Archive for the ‘collaboration’ Category.


Catching up on LISNews, I saw these two headlines within several posts of each other:

Wikipedia may restrict public’s ability to change entries.

Britannica’s New Site: More collaboration, participation from experts and readers.

Hmm, says I.

Brief references to the whole OMG publishing as we know it is ending theme

I blog, I blog again, then more articles cross my radar — while book publishing may be having its troubles, people aren’t running out of things to say any time soon. So, briefly noted, some recent publishing- and book buying-related squibs:

  • One thought on helping the industry recover would be: stop buying fake memoirs, people.
  • The Motley Fool thinks the publishing business will survive.
  • Used-book-buyer types might enjoy “Bargain Hunting for Books, and feeling sheepish about it” over at the NYT.

And, on a semi-related note and taking an interesting approach, the post “Academic Evolution: The Book” over at Academic Evolution notes:

This blog is intended to become Academic Evolution, the book. My model is Chris Anderson, whose Long Tail blog helped bring about his seminal book of the same name. Similarly, I am beta testing my ideas, developing them in keeping with the principle of transparency and with the goal of inviting public review and collaboration. I’m smart enough to know others are often much smarter, and I firmly believe that publishing one’s thinking process improves it.

If I’m remembering right, The Long Tail grew out of the Wired article, with the blog collecting data along the way and post-publication, but I like the acknowledgement here of the inherently collaborative process involved in creating a book, and look forward to seeing how the project develops.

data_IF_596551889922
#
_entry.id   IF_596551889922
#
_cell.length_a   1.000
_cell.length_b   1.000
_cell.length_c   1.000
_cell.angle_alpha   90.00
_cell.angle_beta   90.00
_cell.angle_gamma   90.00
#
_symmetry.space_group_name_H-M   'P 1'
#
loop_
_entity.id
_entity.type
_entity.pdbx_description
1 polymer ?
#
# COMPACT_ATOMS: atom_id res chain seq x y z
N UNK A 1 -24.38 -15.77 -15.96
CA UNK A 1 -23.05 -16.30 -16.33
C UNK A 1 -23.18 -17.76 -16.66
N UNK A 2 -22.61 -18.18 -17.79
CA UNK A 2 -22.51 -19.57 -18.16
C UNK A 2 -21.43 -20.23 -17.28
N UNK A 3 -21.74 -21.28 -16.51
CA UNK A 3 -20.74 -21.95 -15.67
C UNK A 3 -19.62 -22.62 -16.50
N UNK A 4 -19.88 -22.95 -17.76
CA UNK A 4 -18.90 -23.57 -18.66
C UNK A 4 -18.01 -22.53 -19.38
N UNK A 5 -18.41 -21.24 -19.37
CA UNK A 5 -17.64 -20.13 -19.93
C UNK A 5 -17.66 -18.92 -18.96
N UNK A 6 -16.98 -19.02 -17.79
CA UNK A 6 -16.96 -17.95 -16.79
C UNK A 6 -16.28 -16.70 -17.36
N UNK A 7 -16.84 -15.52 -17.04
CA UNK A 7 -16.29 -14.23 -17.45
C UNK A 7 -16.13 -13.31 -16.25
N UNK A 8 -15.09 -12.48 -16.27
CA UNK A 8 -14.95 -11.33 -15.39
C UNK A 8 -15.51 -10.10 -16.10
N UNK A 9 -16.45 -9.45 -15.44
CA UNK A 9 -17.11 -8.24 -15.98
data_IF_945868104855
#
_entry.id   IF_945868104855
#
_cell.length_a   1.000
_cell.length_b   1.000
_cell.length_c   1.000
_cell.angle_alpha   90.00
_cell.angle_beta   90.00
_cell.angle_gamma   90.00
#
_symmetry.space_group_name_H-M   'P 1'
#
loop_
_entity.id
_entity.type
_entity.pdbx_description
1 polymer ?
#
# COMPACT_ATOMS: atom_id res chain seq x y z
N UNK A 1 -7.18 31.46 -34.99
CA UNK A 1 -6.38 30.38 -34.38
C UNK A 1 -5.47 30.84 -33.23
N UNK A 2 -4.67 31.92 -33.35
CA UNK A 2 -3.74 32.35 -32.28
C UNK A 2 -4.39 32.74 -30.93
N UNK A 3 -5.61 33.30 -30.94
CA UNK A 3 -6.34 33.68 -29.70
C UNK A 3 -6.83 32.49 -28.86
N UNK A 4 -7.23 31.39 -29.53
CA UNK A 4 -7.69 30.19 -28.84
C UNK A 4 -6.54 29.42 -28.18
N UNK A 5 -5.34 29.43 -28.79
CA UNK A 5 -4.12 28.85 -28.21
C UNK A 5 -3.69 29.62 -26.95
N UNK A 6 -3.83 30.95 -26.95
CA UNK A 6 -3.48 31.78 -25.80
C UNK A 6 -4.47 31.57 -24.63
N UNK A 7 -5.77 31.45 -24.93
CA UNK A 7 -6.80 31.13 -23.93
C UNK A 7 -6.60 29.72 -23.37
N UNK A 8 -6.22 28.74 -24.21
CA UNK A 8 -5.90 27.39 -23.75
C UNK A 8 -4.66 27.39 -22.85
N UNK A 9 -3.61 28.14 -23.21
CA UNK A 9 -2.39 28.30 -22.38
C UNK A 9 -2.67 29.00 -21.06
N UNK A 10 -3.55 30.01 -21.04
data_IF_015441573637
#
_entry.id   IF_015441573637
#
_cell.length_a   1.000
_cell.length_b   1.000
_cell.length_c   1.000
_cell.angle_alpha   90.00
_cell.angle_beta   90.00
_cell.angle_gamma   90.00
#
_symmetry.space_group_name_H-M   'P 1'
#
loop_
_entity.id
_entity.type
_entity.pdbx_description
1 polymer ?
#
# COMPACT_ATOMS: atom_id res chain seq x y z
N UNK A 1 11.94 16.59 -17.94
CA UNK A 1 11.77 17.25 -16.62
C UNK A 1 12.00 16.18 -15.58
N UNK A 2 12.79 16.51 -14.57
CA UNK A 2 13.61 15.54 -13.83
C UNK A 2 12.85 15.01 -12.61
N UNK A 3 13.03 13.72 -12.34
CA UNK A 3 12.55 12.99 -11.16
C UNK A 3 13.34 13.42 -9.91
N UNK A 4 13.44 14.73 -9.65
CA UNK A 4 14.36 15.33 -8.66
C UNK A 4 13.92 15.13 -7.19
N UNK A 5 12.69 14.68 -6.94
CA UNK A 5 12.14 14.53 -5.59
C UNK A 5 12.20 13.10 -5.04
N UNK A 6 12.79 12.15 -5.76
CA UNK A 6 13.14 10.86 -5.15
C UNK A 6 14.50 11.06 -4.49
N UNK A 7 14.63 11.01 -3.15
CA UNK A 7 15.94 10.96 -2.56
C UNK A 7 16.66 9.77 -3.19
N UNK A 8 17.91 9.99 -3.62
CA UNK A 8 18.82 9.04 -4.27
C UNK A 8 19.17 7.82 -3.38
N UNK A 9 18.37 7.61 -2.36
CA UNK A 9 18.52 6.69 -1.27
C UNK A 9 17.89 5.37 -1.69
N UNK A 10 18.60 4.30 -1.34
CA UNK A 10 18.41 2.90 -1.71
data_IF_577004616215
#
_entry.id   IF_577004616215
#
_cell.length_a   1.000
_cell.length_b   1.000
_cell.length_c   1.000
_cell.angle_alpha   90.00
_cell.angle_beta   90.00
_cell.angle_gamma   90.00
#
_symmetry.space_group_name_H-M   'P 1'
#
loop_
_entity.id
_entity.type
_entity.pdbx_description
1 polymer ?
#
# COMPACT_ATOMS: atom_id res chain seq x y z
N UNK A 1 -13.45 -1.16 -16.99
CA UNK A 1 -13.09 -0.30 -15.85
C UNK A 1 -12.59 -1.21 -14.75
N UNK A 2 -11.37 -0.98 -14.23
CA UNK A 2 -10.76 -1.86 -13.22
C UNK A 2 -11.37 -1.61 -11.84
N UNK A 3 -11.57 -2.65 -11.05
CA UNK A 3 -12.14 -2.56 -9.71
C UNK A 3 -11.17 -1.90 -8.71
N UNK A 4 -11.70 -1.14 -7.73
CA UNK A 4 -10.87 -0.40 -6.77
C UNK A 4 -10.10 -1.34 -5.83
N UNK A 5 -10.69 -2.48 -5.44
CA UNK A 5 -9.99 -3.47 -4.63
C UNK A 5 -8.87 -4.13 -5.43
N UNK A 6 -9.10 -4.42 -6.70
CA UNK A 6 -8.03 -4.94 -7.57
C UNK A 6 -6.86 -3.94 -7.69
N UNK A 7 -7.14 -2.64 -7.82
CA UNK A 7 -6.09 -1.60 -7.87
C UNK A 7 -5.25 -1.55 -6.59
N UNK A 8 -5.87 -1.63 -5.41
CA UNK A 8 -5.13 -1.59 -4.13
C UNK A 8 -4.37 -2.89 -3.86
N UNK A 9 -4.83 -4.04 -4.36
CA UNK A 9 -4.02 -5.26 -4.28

Mine! Mine! Mine!

Maybe it’s just the grinchiness of the season, but I’m wondering what’s up with the recent spate of of librarians who don’t want to share. First, Code4Lib Journal publishes “We Love Open Source Software. No, You Can’t Have Our Code.” Here’s the abstract:

Librarians are among the strongest proponents of open source software. Paradoxically, libraries are also among the least likely to actively contribute their code to open source projects. This article identifies and discusses six main reasons this dichotomy exists and offers ways to get around them.

Go read the rest of it, please. (Which you can do, because Code4Lib Journal DOES share…)

Then, OCLC continues its power grabbiness, summed up with inimitable style at Caveat Lector under “Thursday WTFery.”

Here’s what it boils down to, guys. I have an almost 2yo already, so don’t need to hear about any more of these “NO! MINE!” toddler-inspired power struggles, mm-kay? Listen:

Librarianship is about sharing. Librarianship is about collaborating. Librarianship should darn well be about not having to reinvent the wheel every time. So play nice!

Speaking of sharing, The Free Range Librarian also has an awesome post up: “Hiding my candy: giving me the option to share my reading.”

I don’t want librarians to “protect my privacy” by purging my reading history from their catalogs. (One of the most useful features of Amazon for me? My purchasing history. Not just as a personal record — but as data Amazon uses to improve my experience.)

To which I can only say: YES. Not only for the option to share with and explore others’ reading, but for the option of having my record available to me — I can’t count how many times I’ve tried to remember a title I just returned, or recall the name of an author I enjoyed last month. If I’d bought the book on Amazon instead of getting it from my local library, this would be a given… As far as privacy concerns, how about: opt-in only, with the option to keep the data password-protected/private or share it with the world, and the option to not share any given item.